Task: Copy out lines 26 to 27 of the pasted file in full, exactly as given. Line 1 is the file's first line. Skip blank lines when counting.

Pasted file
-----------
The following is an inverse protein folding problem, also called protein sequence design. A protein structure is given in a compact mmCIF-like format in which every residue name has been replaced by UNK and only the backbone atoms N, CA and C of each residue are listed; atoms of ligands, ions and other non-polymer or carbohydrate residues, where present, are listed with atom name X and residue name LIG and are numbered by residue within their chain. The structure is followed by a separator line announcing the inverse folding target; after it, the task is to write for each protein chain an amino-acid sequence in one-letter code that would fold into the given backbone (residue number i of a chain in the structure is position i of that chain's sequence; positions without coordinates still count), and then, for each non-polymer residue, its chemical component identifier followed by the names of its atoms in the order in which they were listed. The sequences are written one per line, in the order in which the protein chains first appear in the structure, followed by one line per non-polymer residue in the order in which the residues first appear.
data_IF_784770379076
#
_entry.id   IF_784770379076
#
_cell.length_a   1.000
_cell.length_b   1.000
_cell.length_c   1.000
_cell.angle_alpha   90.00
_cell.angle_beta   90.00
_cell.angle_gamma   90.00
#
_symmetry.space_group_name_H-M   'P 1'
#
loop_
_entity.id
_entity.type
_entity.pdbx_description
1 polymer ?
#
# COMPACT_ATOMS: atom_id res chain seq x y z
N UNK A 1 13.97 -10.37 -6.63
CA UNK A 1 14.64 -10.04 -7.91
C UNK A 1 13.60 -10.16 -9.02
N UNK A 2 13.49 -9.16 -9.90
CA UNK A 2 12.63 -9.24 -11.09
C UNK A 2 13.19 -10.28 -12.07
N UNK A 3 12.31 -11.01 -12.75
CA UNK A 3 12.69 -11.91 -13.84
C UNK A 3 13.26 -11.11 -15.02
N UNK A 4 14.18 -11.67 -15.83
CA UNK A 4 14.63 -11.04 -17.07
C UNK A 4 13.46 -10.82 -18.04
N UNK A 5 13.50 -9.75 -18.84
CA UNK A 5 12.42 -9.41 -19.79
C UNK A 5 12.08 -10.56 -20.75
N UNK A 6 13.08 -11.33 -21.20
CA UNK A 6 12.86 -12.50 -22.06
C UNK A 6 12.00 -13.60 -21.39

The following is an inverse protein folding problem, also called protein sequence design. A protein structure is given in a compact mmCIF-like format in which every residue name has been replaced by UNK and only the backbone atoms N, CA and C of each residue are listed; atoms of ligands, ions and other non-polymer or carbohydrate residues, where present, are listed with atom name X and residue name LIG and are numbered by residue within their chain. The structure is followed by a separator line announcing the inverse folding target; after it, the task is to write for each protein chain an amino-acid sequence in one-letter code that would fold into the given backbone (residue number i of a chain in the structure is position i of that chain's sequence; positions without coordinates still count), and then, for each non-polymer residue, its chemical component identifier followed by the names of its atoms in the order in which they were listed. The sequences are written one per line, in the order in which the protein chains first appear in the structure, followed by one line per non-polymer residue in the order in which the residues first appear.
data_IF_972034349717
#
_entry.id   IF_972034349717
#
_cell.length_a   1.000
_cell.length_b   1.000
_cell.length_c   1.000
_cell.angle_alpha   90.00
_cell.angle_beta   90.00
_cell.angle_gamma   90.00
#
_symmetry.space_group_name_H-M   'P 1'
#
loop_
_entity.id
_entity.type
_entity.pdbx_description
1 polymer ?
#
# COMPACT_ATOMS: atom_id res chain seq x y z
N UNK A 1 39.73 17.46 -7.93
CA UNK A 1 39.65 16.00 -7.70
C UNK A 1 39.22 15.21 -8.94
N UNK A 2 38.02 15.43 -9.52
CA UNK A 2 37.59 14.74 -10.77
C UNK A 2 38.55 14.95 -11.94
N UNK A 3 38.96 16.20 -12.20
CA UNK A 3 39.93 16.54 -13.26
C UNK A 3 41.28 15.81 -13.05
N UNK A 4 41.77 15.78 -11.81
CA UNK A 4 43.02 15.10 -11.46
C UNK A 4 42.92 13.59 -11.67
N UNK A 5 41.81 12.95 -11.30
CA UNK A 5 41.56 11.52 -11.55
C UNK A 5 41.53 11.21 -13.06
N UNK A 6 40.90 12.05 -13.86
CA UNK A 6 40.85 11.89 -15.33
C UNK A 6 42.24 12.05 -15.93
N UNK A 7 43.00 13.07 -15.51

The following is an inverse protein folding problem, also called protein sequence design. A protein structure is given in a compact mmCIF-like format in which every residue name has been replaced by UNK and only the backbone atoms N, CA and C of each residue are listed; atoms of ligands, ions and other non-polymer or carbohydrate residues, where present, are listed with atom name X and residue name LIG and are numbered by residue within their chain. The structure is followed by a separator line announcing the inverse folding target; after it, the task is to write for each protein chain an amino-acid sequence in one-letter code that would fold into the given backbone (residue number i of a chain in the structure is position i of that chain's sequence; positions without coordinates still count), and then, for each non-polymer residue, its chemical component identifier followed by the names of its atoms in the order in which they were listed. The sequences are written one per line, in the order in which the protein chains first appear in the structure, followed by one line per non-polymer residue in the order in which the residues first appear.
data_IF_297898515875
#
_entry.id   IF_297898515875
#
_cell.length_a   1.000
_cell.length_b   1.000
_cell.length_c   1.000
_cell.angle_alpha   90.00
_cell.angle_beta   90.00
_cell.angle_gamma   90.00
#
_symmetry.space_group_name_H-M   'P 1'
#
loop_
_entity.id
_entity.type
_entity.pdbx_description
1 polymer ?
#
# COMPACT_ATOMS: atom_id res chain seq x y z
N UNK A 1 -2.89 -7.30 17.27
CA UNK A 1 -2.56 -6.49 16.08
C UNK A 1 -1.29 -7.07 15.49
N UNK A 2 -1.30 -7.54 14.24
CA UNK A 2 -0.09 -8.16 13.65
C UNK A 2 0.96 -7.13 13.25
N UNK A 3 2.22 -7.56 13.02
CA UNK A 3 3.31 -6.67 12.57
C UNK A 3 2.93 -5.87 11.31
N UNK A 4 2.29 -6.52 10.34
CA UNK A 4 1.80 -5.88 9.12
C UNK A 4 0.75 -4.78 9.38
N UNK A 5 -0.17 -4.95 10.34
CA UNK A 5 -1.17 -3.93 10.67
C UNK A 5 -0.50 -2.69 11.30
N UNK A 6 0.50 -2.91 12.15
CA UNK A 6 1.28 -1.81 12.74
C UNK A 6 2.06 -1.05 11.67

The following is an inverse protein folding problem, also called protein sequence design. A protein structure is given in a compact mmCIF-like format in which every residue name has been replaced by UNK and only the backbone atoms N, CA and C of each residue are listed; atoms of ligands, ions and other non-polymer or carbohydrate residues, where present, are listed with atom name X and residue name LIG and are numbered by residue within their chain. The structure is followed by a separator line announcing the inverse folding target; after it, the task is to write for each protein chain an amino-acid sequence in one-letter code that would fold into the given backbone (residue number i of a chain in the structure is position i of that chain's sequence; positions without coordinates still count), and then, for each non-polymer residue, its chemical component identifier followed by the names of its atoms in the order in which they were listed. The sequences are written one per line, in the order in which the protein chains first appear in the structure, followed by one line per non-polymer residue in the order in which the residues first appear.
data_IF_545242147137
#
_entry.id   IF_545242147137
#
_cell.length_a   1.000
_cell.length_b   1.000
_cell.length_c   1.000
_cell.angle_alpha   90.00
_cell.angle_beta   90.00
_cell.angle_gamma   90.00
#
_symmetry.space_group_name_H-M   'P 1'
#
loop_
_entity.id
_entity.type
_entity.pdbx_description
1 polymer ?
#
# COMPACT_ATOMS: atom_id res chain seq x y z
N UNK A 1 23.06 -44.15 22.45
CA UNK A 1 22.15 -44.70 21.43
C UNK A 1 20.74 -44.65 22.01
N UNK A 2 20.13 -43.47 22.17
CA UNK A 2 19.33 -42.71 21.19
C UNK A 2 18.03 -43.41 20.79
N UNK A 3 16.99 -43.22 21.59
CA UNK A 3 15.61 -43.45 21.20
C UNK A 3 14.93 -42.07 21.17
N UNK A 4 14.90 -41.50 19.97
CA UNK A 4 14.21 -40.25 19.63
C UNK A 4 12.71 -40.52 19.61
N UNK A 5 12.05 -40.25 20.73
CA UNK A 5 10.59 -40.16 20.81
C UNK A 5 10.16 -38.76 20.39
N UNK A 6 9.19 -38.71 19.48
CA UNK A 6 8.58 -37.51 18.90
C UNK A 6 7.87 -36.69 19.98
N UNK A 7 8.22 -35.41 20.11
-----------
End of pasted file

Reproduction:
CA UNK A 2 12.63 -9.24 -11.09
C UNK A 2 13.19 -10.28 -12.07